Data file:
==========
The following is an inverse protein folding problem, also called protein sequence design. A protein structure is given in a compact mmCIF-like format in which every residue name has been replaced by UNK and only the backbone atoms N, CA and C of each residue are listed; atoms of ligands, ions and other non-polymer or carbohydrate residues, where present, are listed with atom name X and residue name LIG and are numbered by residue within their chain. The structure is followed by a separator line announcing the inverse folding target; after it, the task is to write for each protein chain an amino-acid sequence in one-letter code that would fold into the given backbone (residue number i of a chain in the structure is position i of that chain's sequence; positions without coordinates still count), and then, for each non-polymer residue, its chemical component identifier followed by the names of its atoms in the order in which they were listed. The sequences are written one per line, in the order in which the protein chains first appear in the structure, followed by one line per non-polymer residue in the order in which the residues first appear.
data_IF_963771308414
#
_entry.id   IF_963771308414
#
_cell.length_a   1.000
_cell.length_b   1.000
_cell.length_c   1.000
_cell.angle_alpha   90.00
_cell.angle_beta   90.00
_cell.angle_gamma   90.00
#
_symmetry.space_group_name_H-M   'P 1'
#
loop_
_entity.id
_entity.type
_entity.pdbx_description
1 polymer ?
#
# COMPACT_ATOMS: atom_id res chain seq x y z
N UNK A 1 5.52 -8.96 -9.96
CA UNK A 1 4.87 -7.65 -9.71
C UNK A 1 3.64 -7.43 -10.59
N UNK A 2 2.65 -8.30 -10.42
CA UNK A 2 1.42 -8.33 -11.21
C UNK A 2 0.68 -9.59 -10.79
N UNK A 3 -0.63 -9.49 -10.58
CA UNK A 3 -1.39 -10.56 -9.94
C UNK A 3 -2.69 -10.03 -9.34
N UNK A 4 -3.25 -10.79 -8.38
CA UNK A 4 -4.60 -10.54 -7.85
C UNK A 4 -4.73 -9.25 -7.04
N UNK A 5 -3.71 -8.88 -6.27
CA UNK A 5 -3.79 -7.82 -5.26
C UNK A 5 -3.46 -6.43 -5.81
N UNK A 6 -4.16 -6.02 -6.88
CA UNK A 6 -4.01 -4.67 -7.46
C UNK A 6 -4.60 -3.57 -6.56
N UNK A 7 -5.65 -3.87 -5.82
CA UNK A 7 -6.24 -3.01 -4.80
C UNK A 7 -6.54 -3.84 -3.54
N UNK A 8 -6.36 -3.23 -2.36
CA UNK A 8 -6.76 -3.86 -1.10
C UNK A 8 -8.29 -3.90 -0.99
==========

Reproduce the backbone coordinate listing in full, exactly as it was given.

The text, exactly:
The following is an inverse protein folding problem, also called protein sequence design. A protein structure is given in a compact mmCIF-like format in which every residue name has been replaced by UNK and only the backbone atoms N, CA and C of each residue are listed; atoms of ligands, ions and other non-polymer or carbohydrate residues, where present, are listed with atom name X and residue name LIG and are numbered by residue within their chain. The structure is followed by a separator line announcing the inverse folding target; after it, the task is to write for each protein chain an amino-acid sequence in one-letter code that would fold into the given backbone (residue number i of a chain in the structure is position i of that chain's sequence; positions without coordinates still count), and then, for each non-polymer residue, its chemical component identifier followed by the names of its atoms in the order in which they were listed. The sequences are written one per line, in the order in which the protein chains first appear in the structure, followed by one line per non-polymer residue in the order in which the residues first appear.
data_IF_963771308414
#
_entry.id   IF_963771308414
#
_cell.length_a   1.000
_cell.length_b   1.000
_cell.length_c   1.000
_cell.angle_alpha   90.00
_cell.angle_beta   90.00
_cell.angle_gamma   90.00
#
_symmetry.space_group_name_H-M   'P 1'
#
loop_
_entity.id
_entity.type
_entity.pdbx_description
1 polymer ?
#
# COMPACT_ATOMS: atom_id res chain seq x y z
N UNK A 1 5.52 -8.96 -9.96
CA UNK A 1 4.87 -7.65 -9.71
C UNK A 1 3.64 -7.43 -10.59
N UNK A 2 2.65 -8.30 -10.42
CA UNK A 2 1.42 -8.33 -11.21
C UNK A 2 0.68 -9.59 -10.79
N UNK A 3 -0.63 -9.49 -10.58
CA UNK A 3 -1.39 -10.56 -9.94
C UNK A 3 -2.69 -10.03 -9.34
N UNK A 4 -3.25 -10.79 -8.38
CA UNK A 4 -4.60 -10.54 -7.85
C UNK A 4 -4.73 -9.25 -7.04
N UNK A 5 -3.71 -8.88 -6.27
CA UNK A 5 -3.79 -7.82 -5.26
C UNK A 5 -3.46 -6.43 -5.81
N UNK A 6 -4.16 -6.02 -6.88
CA UNK A 6 -4.01 -4.67 -7.46
C UNK A 6 -4.60 -3.57 -6.56
N UNK A 7 -5.65 -3.87 -5.82
CA UNK A 7 -6.24 -3.01 -4.80
C UNK A 7 -6.54 -3.84 -3.54
N UNK A 8 -6.36 -3.23 -2.36
CA UNK A 8 -6.76 -3.86 -1.10
C UNK A 8 -8.29 -3.90 -0.99